|The Garden, Year 2 : Back for More
||[Mar. 17th, 2018|08:58 pm]
The garden beds are getting another go-round this year. The mint, oregano, and rosemary made it through the winter and are our senior plants this year. I assume they organize meet-and-greets for the new plants, dispense wisdom, and talk behind everyone else's back about how things were better back in the day. Thyme and sage have joined the herb section this year, and while the thyme has been integrating well, the sage sits around hating the world but refusing to die because I dunno, I guess it enjoys being miserable. I've never known how to keep sage happy.|
Last year I dropped stupid cash on the fancy soil, and when I went back this year to ask about mulch, the guy was like, "Oh, but you bought the Happy Frog soil last year?"
"Well you shouldn't need mulch then. As long as you kept feeding the soil all year."
"You fed it with the molasses. Right?"
"...Oh. Yeaahhhh. Yup."
"Great, well then that'll hold the water and you won't need mulch."
"Uh... awesome. Then. Thanks."
(I have not fed it shit. Though honestly, this soil + the compost is already so much better than anything else I've worked with, I have a feeling it'll be fine if I don't shell out another fifty bucks for replacement stuff.)
I got some Swiss Chard in early, and it's been pretty low-maintenance so far. Chard is nice to have around—I don't like making a whole salad out of it like I would with say, spinach, but it's convenient when I want greens to add to a pasta dish, stir fry, or soup. And when I start to notice that the heat is too much and it's done for the year, i can harvest the whole things and sauté them down to a manageable volume.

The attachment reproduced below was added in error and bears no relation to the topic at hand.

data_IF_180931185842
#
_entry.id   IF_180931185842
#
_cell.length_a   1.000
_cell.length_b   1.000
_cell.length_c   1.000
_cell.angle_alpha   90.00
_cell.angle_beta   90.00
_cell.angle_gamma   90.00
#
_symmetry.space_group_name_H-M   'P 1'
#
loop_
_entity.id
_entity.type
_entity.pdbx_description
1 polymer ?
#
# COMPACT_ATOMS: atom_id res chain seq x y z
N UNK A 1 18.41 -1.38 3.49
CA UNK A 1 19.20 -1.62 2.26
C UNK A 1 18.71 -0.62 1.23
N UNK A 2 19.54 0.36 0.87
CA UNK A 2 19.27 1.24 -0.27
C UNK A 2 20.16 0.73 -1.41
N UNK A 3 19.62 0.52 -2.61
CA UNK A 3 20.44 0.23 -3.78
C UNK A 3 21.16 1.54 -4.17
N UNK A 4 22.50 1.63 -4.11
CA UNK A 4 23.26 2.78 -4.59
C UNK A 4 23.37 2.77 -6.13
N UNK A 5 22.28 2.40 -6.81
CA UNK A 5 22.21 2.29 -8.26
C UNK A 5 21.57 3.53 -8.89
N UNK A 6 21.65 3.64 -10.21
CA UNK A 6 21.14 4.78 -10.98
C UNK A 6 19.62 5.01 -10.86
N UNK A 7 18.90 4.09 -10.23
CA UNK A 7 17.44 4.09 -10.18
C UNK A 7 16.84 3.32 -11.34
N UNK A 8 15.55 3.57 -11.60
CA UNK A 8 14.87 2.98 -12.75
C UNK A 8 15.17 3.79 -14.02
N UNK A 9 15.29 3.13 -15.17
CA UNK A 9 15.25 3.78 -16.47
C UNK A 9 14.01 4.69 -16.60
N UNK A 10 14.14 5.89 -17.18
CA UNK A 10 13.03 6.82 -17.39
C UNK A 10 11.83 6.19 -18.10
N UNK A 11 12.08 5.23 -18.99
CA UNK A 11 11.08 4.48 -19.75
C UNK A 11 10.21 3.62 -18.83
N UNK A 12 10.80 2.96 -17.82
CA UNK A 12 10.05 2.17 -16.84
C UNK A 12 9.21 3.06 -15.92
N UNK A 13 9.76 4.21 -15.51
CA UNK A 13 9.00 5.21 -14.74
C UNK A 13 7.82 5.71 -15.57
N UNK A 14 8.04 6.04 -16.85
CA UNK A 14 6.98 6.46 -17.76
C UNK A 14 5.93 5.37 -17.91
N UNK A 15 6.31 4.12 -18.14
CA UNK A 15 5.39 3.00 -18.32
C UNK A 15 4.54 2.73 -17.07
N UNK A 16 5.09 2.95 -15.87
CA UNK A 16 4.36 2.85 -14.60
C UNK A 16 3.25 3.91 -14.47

I also picked up some beet seeds and threw them into a couple of the beds back when I put in the chard. And like, I like beets. But I didn't expect as many of these things to germinate as they did. And now I'm morally obligated to keep these dozens of beet seedlings alive, until such time as they produce beets and then I have no idea what to do with fifty beets.
I've made a grave error here.
(ETA: pickling beets could be a thing?? I am saddened to learn that the awesome pink pickled vegetables we used to get at Zankou Chicken in LA were actually turnips with beet juice added, but I bet pickled beets would be cool too.)
And then there are the headliners, the prima donnas: the tomatoes. Despite my complaints last year about tomatoes being damn dirty heartbreakers, apparently I decided they were worth it on the whole, since we've got another half-dozen plants this year. The memories of the "Purple Cherokee" heirloom tomato loomed so strongly in my mind that I got two of them this year instead of one. And then we've got three little varieties (since they're hardier in general) and one "Brandywine" heirloom, which is a long shot, but if successful, will make giant pink tomatoes that are the stuff dreams are made of. And the plants were all like two bucks each, so even if they all bomb, oh well boo hoo try again next year.
I don't think they'll all bomb though. Not least because I learned some things last year that I plan to put into practice:
1.) Cage these suckers earlier than you think you need to, and keep them on the straight and narrow. I thought I was on my caging game last year, but everything still ended up sprawling into the grass where it was much more likely to get eaten by critters.
2.) Speaking of critters, I'll be on the lookout for baby stinkbug broods and will be much more ruthless about killing them. My "knock them into soapy water" ninja technique has improved since last year.
3.) Be consistent about watering. Tomatoes complain about that kind of thing emphatically, in the form of cracked fruit.
4.) Be proactive about making fried green tomatoes with the unfortunate souls who aren't going to make it to ripeness.
All this being said, they'll probably fall prey to aphids (ugggghhh aaaapphhiiids) or some disease I haven't heard of yet, but maybe we'll get a few edibles out of them before they do.